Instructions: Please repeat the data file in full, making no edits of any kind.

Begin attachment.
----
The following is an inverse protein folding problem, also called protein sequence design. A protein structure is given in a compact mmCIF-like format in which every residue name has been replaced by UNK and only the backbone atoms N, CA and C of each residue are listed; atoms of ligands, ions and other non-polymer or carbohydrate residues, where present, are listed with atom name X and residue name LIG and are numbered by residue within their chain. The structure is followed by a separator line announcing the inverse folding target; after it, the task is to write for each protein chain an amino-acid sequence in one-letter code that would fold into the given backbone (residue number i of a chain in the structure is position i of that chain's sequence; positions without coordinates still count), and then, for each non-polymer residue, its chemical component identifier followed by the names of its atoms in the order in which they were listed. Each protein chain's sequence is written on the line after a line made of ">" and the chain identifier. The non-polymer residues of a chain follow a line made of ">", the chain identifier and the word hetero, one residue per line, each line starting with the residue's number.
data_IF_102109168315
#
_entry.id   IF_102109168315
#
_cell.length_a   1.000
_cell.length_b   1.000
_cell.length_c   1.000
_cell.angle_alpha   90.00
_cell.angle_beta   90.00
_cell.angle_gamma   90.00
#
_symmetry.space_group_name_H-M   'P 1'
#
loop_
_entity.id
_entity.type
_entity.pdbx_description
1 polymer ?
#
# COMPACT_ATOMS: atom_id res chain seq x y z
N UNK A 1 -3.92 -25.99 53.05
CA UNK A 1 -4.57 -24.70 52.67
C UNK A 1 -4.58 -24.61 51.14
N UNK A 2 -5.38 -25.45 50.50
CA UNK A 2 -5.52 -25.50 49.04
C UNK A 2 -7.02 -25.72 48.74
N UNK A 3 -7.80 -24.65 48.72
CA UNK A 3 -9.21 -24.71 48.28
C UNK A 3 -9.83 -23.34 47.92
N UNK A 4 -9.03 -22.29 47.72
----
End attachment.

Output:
The following is an inverse protein folding problem, also called protein sequence design. A protein structure is given in a compact mmCIF-like format in which every residue name has been replaced by UNK and only the backbone atoms N, CA and C of each residue are listed; atoms of ligands, ions and other non-polymer or carbohydrate residues, where present, are listed with atom name X and residue name LIG and are numbered by residue within their chain. The structure is followed by a separator line announcing the inverse folding target; after it, the task is to write for each protein chain an amino-acid sequence in one-letter code that would fold into the given backbone (residue number i of a chain in the structure is position i of that chain's sequence; positions without coordinates still count), and then, for each non-polymer residue, its chemical component identifier followed by the names of its atoms in the order in which they were listed. Each protein chain's sequence is written on the line after a line made of ">" and the chain identifier. The non-polymer residues of a chain follow a line made of ">", the chain identifier and the word hetero, one residue per line, each line starting with the residue's number.
data_IF_102109168315
#
_entry.id   IF_102109168315
#
_cell.length_a   1.000
_cell.length_b   1.000
_cell.length_c   1.000
_cell.angle_alpha   90.00
_cell.angle_beta   90.00
_cell.angle_gamma   90.00
#
_symmetry.space_group_name_H-M   'P 1'
#
loop_
_entity.id
_entity.type
_entity.pdbx_description
1 polymer ?
#
# COMPACT_ATOMS: atom_id res chain seq x y z
N UNK A 1 -3.92 -25.99 53.05
CA UNK A 1 -4.57 -24.70 52.67
C UNK A 1 -4.58 -24.61 51.14
N UNK A 2 -5.38 -25.45 50.50
CA UNK A 2 -5.52 -25.50 49.04
C UNK A 2 -7.02 -25.72 48.74
N UNK A 3 -7.80 -24.65 48.72
CA UNK A 3 -9.21 -24.71 48.28
C UNK A 3 -9.83 -23.34 47.92
N UNK A 4 -9.03 -22.29 47.72